Top Ten Favorite Heroines From Books


Joining the Broke & the Bookish today for another Top Ten Tuesday post.  Today’s topic?  My Top Ten Favorite Heroines.  Only ten?  Yikes!  Okay, I’ll try.  In no particular order…


1.  Mary Lennox from The Secret Garden.  I love the scene where spoiled Mary goes in and gives Colin what for during one of his tantrums.  Mary’s character grows by leaps and bounds during this novel.   She learns who she is by spending time in the garden.  It’s one of my all-time favorites.

2.  Anne Shirley from Anne of Green Gables.  How can the spunky Anne-with-an-E not be at the top of any favorite heroine list?  This redhead stole the hearts of millions — mine right along with them.  I could read this book 100 times and her story would never grow old.

3.  Hermione Granger from the Harry Potter series, because duh!  Let’s face it, if she had been the ‘chosen one’ it wouldn’t have taken them 7 novels to beat Voldemort.

4.  Liesel Meminger from The Book Thief.  Books mean so much to her that she’s willing to steal them right under the noses of the Nazis.  That takes courage!

5.  Jacky Faber from the Bloody Jack series.  This ridiculously long series has its heroine in all sorts of humorous scrapes.  In the first book, young Jacky disguises herself as a boy and joins a ship crew, in later books she’s a notorious pirate.  She’s fun and spunky, and it’s a lighthearted series you won’t want to end.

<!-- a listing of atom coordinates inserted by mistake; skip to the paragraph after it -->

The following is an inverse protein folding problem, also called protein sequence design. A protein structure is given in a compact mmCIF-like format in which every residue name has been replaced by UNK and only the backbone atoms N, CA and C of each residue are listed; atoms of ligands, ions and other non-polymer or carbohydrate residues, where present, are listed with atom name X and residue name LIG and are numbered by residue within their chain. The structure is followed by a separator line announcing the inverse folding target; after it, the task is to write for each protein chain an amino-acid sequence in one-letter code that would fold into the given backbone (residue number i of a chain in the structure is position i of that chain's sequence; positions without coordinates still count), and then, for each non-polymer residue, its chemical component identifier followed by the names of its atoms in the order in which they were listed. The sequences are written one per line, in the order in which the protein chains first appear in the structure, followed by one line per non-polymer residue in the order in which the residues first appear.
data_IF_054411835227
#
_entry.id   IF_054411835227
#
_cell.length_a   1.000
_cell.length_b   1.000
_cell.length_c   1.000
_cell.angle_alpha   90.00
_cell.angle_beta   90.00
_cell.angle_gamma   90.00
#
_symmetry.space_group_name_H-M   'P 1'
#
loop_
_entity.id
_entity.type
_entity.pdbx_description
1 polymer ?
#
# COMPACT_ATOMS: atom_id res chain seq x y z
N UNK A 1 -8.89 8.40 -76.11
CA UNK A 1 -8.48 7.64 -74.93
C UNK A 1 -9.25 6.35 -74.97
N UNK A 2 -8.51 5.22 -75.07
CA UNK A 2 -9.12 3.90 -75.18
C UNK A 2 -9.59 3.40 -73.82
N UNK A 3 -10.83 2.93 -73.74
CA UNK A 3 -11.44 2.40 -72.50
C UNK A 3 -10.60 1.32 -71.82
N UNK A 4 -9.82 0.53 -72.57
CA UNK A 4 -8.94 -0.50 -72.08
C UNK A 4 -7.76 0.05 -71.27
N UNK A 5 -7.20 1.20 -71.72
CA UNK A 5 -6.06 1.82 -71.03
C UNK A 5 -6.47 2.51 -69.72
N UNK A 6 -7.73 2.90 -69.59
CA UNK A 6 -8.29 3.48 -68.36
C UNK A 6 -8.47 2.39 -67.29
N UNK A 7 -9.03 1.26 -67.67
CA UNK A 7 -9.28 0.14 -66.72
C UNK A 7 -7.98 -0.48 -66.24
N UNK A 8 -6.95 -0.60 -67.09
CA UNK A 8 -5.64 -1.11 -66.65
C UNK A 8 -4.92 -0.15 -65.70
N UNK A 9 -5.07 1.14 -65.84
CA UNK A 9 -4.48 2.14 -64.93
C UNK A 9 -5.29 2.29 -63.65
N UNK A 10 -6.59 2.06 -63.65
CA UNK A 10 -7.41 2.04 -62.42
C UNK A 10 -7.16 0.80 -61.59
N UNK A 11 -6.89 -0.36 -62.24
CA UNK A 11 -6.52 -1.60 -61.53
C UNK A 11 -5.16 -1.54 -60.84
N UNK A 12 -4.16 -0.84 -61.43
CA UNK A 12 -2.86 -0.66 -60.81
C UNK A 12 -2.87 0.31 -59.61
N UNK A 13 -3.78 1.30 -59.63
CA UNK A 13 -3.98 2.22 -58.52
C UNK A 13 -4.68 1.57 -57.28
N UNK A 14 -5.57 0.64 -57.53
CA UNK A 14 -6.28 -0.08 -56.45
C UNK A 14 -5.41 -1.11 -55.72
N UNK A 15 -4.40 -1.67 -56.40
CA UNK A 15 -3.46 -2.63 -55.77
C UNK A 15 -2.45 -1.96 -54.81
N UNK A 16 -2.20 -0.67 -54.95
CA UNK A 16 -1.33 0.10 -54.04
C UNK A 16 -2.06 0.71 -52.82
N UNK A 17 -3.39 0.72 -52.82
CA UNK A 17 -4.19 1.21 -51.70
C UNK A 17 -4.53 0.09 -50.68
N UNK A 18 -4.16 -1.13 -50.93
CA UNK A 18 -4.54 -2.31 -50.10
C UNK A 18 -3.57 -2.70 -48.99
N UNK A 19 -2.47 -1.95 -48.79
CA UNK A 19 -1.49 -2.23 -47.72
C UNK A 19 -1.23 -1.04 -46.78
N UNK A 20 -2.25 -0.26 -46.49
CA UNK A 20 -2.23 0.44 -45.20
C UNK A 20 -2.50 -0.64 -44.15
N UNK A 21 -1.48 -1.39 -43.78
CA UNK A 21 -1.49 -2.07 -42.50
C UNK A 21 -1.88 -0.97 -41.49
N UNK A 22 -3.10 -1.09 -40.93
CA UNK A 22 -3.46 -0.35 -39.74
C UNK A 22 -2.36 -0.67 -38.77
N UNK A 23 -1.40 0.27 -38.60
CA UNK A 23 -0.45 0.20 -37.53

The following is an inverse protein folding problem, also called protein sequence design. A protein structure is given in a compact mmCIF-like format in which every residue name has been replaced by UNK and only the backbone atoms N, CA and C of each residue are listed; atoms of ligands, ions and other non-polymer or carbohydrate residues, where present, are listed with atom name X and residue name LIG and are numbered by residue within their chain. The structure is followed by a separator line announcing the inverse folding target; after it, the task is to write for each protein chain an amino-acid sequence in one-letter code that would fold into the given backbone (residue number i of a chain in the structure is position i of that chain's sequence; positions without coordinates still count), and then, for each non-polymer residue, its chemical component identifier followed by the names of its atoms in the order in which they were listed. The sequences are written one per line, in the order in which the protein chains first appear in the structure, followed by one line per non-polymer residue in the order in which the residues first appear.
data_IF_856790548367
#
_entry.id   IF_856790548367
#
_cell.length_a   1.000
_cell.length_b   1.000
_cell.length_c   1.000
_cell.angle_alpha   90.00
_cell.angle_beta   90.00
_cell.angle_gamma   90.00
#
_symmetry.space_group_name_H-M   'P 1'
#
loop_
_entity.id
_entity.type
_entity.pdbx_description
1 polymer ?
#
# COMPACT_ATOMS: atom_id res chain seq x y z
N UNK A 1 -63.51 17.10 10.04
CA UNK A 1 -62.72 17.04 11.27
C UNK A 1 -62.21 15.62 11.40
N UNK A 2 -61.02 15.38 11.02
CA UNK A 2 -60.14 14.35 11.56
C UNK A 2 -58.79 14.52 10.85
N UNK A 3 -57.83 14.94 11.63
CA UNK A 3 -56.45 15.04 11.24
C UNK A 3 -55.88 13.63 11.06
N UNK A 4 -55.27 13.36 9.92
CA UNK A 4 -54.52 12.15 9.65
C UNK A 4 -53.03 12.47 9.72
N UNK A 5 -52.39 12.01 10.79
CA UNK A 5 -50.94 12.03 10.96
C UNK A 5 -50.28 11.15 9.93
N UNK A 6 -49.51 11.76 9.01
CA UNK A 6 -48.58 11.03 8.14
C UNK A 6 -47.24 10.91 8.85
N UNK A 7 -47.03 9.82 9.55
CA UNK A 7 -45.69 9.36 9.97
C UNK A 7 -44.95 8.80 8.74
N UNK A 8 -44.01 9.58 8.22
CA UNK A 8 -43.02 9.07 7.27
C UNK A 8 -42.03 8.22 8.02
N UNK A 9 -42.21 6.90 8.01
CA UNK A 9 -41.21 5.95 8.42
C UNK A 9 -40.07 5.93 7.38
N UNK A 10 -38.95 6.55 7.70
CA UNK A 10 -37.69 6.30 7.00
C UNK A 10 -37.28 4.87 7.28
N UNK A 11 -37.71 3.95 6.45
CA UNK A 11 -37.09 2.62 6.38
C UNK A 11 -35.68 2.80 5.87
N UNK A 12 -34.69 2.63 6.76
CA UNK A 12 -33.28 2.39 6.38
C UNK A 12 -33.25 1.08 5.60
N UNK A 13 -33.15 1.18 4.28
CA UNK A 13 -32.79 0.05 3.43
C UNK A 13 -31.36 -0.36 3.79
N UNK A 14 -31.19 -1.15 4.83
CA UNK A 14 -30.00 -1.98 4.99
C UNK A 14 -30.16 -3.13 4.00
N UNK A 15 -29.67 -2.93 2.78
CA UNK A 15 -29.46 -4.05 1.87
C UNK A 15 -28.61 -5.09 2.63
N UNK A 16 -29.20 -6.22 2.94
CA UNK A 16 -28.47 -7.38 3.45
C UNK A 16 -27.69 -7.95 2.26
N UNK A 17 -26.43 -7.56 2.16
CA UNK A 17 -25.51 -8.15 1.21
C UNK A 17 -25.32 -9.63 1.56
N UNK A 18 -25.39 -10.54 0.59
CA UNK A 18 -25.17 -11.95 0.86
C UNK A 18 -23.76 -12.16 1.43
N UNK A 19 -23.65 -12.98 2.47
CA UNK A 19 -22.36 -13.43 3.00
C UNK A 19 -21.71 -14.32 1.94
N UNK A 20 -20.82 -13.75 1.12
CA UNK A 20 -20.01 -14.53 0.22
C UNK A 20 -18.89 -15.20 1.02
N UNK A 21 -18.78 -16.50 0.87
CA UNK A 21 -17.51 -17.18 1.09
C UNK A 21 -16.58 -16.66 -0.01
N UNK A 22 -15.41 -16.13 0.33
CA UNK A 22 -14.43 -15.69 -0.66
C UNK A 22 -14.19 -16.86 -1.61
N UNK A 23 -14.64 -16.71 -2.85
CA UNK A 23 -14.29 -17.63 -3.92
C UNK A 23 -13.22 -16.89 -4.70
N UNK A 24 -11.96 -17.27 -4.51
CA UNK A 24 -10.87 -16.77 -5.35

6.  Eleanor Dashwood from Sense and Sensibility.  Eleanor is such a noble character.  Her loyalty to her family and friends is unwavering.  She puts them before herself even, and that makes it even more sweet in the end when she is given her own happy ending.  She is everything that is true, noble, right and good.

7.  Hester Prynne from The Scarlet Letter.  Hester does not shrink from society when she is branded as an adulterous.  She refuses to give up her “co-sinner” and continues to be a woman of character despite her being rejected.  She is the model of repentance and dignity, proving to the legalistic community around her that one wrong act cannot define a person.

8.  Jo March from Little Women.  Jo is saucy, independently-minded and has aspirations to be an author in a time when most girls were content to do nothing but secure a good husband.

9.  Claudia Kincaid from From The Mixed-Up Files of Mrs. Basil E. Frankweiler.  While I can’t condone running away, Claudia does it in style by hiding out at the Metropolitan Museum of Art.  Her quest to learn the secret of the angel is admirable and full of adventure.

10. Nancy Drew from the Nancy Drew series.  What girl didn’t want to be this super-sleuth when they grew up?  She’s fabulous!

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About Laura

A Christian wife, mother, daughter, former educator, photographer, amateur chef, pretend gardener, alto 🎶, book nerd, cancer-survivor and laundry-hater.

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